Enough is enough, says St Anne's vicar as he demands urgent help for homeless
The Dean's Vicar of St Anne's Cathedral has called on civic leaders to come up with a credible plan to solve the problem of Belfast's rough sleepers.
The 112-year-old place of worship in Donegall Street - a must-see venue for visitors and tourists - is regularly used as a place of shelter, and city fathers are worried that the sight of people bedding down in the porch of the west doors is sending out a negative image.
However, Rev Mark Niblock told this newspaper that despite cathedral staff's concerns over hygiene and aggression issues, removing rough sleepers from the premises would do little to ease the problem.
A recent survey revealed that the number of people using Belfast centre doorways for overnight shelter had passed 40. Over the past year, five died on the city's streets.
"You hear stories about people sleeping rough, but it brings it home when it is literally on your doorstep," said Rev Niblock, who was appointed Dean's Vicar of St Anne's in May.
"We used to have barriers up at the cathedral to prevent rough sleepers from coming in, but now we feel that we provide some sort of a shelter for them, and we didn't want to be pushing them on from us. That doesn't solve the problem.
"They're going to have to sleep somewhere. But fundamentally there's something wrong in society when this is happening."
Rev Niblock admitted that it could be difficult to balance "human compassion and understanding of the particular plight of individuals with the implications of what that involves" - such as litter and hygiene issues - "when the precincts of the cathedral are used as a toilet".
He added: "There have also been incidents in which staff and volunteers have been made to feel uncomfortable with verbal or physical aggression."
And he spoke of "a frustration" that the situation has not improved.
"There's a day-to-day operational thing, but at the bottom of it there's a human problem," Rev Niblock added. "We feel a certain amount of helplessness. There's a moral challenge, but there can be challenging behaviours as well."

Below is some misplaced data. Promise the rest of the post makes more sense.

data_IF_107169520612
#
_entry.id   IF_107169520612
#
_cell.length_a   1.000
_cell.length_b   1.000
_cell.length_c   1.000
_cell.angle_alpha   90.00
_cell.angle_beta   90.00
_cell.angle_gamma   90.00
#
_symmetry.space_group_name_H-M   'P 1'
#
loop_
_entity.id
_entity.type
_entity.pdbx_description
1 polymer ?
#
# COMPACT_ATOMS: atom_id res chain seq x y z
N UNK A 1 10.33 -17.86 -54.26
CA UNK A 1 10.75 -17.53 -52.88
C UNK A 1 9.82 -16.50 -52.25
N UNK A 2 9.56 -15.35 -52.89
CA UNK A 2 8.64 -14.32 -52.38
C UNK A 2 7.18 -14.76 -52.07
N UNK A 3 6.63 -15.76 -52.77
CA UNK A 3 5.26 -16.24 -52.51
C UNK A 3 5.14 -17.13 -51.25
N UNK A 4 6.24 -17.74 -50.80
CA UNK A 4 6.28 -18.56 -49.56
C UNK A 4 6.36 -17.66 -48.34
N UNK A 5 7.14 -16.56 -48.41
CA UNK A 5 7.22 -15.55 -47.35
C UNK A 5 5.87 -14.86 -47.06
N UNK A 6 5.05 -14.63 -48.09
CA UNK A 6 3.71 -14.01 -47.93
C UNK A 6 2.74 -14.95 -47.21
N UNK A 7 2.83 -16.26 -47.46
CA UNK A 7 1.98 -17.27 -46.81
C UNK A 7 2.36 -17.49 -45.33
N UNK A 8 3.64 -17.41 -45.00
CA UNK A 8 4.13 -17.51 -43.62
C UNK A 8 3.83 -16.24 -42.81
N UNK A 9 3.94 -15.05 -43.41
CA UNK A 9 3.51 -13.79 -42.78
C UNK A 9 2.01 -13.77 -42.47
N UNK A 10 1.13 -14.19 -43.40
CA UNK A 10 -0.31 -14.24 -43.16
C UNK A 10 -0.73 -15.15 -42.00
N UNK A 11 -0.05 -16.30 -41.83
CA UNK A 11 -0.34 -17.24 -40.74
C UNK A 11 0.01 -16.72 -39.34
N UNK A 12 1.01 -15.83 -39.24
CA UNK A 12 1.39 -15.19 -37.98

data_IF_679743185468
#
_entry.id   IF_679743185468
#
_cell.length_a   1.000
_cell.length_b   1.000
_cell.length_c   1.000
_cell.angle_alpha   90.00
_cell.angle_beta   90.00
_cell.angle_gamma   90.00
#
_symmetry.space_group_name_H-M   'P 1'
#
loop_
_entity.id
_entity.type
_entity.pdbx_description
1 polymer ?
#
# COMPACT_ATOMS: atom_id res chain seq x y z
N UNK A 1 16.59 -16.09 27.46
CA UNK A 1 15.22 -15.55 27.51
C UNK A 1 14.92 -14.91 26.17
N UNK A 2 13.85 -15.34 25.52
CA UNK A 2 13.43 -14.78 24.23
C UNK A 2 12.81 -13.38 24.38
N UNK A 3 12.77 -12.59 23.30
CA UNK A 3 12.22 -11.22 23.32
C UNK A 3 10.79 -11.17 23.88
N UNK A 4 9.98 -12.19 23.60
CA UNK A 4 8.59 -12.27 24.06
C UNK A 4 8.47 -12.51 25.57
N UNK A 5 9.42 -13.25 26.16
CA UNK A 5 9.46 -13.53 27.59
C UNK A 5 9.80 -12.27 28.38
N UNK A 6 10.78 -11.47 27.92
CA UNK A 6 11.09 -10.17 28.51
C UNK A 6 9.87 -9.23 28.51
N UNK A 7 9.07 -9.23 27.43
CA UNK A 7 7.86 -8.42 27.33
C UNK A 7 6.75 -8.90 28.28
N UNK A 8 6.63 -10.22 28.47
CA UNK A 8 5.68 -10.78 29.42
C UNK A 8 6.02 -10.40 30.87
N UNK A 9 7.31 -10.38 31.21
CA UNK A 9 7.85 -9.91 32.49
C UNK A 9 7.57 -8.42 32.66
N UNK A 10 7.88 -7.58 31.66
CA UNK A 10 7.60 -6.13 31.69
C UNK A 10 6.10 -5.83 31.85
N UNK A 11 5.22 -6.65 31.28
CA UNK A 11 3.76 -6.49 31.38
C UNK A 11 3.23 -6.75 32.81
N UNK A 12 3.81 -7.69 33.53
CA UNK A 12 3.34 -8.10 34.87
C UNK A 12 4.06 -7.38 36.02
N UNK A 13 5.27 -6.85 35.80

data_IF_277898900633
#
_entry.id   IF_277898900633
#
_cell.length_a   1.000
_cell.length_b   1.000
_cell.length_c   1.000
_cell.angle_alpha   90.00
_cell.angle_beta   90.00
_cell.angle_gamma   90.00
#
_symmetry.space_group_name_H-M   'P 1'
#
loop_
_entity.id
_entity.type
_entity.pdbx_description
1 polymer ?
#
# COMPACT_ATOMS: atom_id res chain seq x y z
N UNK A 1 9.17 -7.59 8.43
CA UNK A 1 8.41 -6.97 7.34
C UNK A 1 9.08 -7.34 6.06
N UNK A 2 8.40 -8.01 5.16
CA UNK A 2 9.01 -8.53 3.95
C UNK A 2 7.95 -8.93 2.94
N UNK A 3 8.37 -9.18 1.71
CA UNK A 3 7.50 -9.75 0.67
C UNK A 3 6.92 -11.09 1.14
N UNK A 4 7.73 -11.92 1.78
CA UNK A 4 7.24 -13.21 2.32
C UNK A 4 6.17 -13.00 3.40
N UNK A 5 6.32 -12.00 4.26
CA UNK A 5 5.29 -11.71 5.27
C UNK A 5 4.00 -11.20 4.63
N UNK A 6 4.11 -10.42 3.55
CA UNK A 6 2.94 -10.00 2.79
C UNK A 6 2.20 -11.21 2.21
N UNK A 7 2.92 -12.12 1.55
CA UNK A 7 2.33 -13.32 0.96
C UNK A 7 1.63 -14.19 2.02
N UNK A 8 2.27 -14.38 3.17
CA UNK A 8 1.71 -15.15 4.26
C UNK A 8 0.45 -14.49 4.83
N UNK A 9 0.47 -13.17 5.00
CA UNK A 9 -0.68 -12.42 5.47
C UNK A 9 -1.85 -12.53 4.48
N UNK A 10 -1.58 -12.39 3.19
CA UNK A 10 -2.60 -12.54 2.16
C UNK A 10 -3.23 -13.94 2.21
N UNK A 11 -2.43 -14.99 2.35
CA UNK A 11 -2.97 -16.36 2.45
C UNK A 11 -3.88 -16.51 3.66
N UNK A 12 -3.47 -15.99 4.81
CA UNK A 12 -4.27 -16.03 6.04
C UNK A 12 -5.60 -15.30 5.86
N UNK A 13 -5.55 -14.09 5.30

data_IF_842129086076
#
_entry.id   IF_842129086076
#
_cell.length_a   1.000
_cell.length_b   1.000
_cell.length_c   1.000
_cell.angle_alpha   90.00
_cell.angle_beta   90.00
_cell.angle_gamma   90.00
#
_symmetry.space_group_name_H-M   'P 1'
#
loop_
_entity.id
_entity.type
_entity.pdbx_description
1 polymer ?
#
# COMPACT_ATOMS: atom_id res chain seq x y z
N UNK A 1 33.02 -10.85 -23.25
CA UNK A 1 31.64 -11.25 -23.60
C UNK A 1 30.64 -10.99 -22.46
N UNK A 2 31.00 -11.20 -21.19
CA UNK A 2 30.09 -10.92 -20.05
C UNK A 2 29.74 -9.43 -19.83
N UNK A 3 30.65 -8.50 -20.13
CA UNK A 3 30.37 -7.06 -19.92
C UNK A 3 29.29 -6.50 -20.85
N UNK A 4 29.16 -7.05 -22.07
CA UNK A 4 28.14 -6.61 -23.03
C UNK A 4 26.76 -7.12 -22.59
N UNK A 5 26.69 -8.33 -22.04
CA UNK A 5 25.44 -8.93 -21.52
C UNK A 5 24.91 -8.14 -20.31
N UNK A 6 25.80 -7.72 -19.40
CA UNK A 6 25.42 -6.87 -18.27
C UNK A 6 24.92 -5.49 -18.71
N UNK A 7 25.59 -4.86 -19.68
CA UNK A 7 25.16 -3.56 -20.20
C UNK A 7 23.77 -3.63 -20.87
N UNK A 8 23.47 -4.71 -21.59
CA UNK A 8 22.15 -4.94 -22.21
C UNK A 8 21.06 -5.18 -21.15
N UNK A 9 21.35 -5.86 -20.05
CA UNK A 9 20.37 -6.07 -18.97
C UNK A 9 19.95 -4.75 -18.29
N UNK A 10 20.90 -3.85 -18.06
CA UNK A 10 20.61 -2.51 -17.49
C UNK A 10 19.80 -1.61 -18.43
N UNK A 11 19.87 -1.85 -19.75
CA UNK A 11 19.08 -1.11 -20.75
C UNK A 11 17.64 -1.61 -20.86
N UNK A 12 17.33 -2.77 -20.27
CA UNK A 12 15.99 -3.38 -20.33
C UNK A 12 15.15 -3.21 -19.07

Despite his fears, he said now was the time to act before the colder weather sets in. "We must avoid a recurrence of the recent deaths, which were scandalous," Rev Niblock explained. "We're coming into the autumn-winter period when we risk potentially the same statistics if not more."
Belfast High Sheriff Jim Rodgers said the situation was "disturbing". "Thousands of visitors and tourists come into Belfast every week and this sends out the wrong message," he added.
"It shouldn't be happening at St Anne's Cathedral, which is a massive tourist attraction, or in shop doorways. Having said that, my heart goes out to the poor, unfortunate people who are lying there, night after night. There is a challenge for all of us in society to bring this business to an end. I don't want to see anyone else dying."
Belfast city centre manager Andrew Irvine said he had recently contacted the Lord Mayor to ask for an update on the problem of rough sleepers.
"There are beds available for everyone who is sleeping rough, but there are people still not availing of them and sleeping in the street instead," he added.
"There are roughly 40 individuals. That is a low number for a city the size of Belfast, but I would like to see it drop."